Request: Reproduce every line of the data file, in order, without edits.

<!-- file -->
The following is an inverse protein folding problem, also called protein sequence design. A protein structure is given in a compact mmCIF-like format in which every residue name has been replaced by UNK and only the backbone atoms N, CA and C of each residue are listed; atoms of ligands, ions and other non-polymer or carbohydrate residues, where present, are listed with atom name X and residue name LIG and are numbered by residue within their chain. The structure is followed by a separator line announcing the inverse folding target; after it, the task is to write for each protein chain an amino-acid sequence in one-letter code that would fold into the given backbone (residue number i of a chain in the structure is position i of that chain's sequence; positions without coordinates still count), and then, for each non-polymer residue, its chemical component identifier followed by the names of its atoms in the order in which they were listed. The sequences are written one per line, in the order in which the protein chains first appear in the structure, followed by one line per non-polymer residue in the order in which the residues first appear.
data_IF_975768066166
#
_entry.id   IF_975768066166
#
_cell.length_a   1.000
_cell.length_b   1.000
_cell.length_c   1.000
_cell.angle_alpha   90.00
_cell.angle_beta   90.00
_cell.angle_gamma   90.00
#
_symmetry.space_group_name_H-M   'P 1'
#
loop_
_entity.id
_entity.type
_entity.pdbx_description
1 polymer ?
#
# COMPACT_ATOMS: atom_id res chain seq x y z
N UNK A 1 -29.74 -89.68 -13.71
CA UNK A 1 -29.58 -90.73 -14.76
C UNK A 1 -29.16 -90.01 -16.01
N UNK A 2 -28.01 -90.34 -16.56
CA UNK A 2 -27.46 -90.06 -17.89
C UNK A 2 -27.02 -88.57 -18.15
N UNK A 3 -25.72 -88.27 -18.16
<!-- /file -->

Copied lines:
The following is an inverse protein folding problem, also called protein sequence design. A protein structure is given in a compact mmCIF-like format in which every residue name has been replaced by UNK and only the backbone atoms N, CA and C of each residue are listed; atoms of ligands, ions and other non-polymer or carbohydrate residues, where present, are listed with atom name X and residue name LIG and are numbered by residue within their chain. The structure is followed by a separator line announcing the inverse folding target; after it, the task is to write for each protein chain an amino-acid sequence in one-letter code that would fold into the given backbone (residue number i of a chain in the structure is position i of that chain's sequence; positions without coordinates still count), and then, for each non-polymer residue, its chemical component identifier followed by the names of its atoms in the order in which they were listed. The sequences are written one per line, in the order in which the protein chains first appear in the structure, followed by one line per non-polymer residue in the order in which the residues first appear.
data_IF_975768066166
#
_entry.id   IF_975768066166
#
_cell.length_a   1.000
_cell.length_b   1.000
_cell.length_c   1.000
_cell.angle_alpha   90.00
_cell.angle_beta   90.00
_cell.angle_gamma   90.00
#
_symmetry.space_group_name_H-M   'P 1'
#
loop_
_entity.id
_entity.type
_entity.pdbx_description
1 polymer ?
#
# COMPACT_ATOMS: atom_id res chain seq x y z
N UNK A 1 -29.74 -89.68 -13.71
CA UNK A 1 -29.58 -90.73 -14.76
C UNK A 1 -29.16 -90.01 -16.01
N UNK A 2 -28.01 -90.34 -16.56
CA UNK A 2 -27.46 -90.06 -17.89
C UNK A 2 -27.02 -88.57 -18.15
N UNK A 3 -25.72 -88.27 -18.16